Plot summary from Goodreads, because I’ve been trying for about half an hour to recap this in a decent way, and failing miserably:
As a private investigator and consultant for the police, Alex Craft has seen a lot of dark magic. But even though she’s on good terms with Death himself—who happens to look fantastic in a pair of jeans—nothing has prepared her for her latest case. Alex is investigating a high profile murder when she’s attacked by the ‘shade’ she’s raising, which should be impossible. To top off her day, someone makes a serious attempt on her life, but Death saves her. Guess he likes having her around…
To solve this case Alex will have to team up with tough homicide detective Falin Andrews. Falin seems to be hiding something—though it’s certainly not his dislike of Alex—but Alex knows she needs his help to navigate the tangled webs of mortal and paranormal politics, and to track down a killer wielding a magic so malevolent, it may cost Alex her life…and her soul.
I picked up this book because it was the first book featured in Internet geek queen Felicia Day’s Vaginal Fantasy Hangout
, an online book club that features exactly the sort of stuff I love to read. Never one to let a chance to add another first person narrated female paranormal heroine series to my already looong list (doing a rough count in my head, I think I’m currently following and enjoying 15 different ones), I was still pleasantly surprised by Grave Witch.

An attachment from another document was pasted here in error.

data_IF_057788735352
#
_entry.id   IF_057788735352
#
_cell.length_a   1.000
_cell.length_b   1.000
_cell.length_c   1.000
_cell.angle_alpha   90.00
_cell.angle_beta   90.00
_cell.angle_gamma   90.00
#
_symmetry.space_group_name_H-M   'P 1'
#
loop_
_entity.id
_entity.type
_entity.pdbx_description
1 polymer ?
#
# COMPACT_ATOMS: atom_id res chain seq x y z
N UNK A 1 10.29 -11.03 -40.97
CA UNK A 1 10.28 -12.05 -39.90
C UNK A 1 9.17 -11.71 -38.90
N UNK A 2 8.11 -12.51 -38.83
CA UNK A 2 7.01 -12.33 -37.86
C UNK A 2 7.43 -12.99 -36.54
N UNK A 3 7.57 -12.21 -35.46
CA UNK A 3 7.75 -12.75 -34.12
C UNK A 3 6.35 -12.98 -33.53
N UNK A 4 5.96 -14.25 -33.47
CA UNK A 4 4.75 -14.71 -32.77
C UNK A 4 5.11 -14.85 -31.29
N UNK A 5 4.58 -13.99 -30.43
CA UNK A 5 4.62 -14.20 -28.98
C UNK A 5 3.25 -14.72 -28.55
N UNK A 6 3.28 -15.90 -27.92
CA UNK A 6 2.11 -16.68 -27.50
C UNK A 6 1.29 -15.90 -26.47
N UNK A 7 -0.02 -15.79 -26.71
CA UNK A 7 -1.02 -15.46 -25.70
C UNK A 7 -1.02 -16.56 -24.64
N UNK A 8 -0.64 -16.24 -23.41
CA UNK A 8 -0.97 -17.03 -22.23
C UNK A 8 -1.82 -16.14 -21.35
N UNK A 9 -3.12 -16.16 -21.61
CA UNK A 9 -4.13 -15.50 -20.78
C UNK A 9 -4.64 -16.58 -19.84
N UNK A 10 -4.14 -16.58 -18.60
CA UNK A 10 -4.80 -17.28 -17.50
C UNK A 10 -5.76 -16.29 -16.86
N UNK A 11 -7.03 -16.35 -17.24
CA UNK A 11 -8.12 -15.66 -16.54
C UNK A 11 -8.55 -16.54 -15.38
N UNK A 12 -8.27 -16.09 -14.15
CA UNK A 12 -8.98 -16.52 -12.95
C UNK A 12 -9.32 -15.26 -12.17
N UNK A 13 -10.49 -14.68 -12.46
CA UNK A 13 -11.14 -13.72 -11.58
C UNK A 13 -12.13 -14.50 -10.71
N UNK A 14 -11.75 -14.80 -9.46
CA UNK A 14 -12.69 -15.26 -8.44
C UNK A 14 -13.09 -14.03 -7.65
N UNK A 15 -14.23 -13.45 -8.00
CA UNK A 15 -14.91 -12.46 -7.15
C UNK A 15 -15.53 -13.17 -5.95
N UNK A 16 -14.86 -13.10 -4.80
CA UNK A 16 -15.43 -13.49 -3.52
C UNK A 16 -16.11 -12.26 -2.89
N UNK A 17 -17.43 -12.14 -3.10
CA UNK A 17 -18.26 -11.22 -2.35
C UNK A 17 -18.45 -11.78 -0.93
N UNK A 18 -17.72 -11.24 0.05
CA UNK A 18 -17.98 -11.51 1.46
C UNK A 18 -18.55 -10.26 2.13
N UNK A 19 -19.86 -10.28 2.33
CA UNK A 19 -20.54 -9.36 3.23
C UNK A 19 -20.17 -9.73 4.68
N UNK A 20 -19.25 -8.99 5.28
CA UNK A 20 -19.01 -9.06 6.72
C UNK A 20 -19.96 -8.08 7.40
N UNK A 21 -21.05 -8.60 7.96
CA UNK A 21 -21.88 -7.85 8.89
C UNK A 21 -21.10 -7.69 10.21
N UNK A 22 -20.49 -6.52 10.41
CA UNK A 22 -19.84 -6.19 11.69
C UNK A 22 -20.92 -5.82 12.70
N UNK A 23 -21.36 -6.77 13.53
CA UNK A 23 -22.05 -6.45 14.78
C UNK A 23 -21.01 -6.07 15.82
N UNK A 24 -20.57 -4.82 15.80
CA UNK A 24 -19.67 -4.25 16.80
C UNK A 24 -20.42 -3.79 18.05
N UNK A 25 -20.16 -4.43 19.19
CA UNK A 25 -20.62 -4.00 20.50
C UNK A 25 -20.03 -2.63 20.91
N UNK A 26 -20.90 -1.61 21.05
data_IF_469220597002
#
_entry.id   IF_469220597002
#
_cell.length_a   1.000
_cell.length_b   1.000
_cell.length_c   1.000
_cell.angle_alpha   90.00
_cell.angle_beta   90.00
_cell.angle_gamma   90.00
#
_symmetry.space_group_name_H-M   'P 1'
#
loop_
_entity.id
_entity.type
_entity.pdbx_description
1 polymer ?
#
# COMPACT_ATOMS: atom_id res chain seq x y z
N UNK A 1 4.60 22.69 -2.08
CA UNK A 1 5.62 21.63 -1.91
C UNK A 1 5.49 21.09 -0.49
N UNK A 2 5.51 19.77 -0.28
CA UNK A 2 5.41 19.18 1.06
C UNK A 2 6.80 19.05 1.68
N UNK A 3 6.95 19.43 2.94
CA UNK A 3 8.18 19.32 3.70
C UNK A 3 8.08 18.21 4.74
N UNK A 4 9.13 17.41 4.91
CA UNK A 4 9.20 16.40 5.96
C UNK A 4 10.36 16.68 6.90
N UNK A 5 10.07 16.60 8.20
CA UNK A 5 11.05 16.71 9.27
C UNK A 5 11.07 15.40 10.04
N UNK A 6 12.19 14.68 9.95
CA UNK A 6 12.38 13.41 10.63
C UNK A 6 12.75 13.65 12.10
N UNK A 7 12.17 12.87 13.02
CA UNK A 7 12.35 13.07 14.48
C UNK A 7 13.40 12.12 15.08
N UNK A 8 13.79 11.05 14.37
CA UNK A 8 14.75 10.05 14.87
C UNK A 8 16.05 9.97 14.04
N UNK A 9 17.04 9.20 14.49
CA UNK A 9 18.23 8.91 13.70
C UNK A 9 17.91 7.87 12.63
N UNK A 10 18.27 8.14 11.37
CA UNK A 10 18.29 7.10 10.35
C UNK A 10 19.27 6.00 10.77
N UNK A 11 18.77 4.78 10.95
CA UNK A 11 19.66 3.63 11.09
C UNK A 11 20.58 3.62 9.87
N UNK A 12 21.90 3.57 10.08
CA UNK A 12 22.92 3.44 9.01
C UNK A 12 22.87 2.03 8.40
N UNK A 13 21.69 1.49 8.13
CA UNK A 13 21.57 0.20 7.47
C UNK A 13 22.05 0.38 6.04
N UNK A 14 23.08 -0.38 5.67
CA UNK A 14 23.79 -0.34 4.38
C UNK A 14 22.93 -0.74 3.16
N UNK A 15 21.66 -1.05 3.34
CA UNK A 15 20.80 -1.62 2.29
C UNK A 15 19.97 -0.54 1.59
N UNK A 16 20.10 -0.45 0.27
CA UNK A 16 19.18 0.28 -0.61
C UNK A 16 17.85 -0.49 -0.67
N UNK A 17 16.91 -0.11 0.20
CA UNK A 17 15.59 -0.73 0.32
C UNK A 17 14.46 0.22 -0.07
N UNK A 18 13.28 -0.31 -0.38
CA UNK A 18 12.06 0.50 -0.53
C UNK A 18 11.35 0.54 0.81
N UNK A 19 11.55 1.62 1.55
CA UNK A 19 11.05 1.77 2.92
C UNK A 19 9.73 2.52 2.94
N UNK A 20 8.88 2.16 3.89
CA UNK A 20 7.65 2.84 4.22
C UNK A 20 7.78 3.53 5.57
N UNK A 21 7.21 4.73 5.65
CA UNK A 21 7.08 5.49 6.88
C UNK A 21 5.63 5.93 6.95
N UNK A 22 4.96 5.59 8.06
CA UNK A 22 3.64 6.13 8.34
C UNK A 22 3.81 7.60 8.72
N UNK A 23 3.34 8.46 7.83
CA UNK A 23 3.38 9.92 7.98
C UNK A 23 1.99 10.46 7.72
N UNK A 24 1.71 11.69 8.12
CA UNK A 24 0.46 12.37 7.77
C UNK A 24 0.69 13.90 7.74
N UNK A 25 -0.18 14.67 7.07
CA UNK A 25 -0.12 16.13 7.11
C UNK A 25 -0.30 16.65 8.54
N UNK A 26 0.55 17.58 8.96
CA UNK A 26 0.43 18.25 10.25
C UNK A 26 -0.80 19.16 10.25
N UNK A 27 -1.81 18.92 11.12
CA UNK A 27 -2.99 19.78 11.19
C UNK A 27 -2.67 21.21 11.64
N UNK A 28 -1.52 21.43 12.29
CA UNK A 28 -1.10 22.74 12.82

The world building is nice, and there are no vampires or werewolves anywhere. The paranormal races introduced so far are witches and the Fae (who come in a variety of wicked and devious and intriguing). Then there’s the soul collectors, of which Death is only one of several (they made me think of the reapers in Dead Like Me
, which is never a bad thing. There are a whole range of different types of witches, as well, with different skill sets and abilities.
Alex is a great heroine. She’s determined and independent, and has changed her name and become estranged from her father and sister because her witchy powers would not help her dad’s political career. Unlike a lot of paranormal heroines, she’s not super powerful or the best in the field at what she does, but she takes pride in her abilities, and will unfortunately often push herself to the limits of her endurance to help her friends. Using her powers takes a definite physical toll on her (she can go temporarily blind if she overuses her grave magic), which also makes a nice change from a lot of other books out there.
As well as an engaging, and well rounded (she’s got her fair share of flaws) heroine, the book has a very cool cast of supporting characters, including the seemingly unavoidable love triangle. Detective Falin Andrews starts out as an annoyance to Alex, but sparks obviously fly, even when Alex knows she should probably stay away from him. Her long friendship with the soul collector she calls Death is also changing, after he literally pushes her away from a bullet. As she’s the only one she knows who can see him (and his “colleagues”), it can create complications in the romance department though.
The story really grabbed me, and I hated having to put the book down. I don’t think I’ve been as excited by a series since Ilona Andrews’ Kate Daniels series or Patricia Briggs’ early Mercy Thompson books. Absolutely recommended to fans of paranormal fantasy with romantic elements.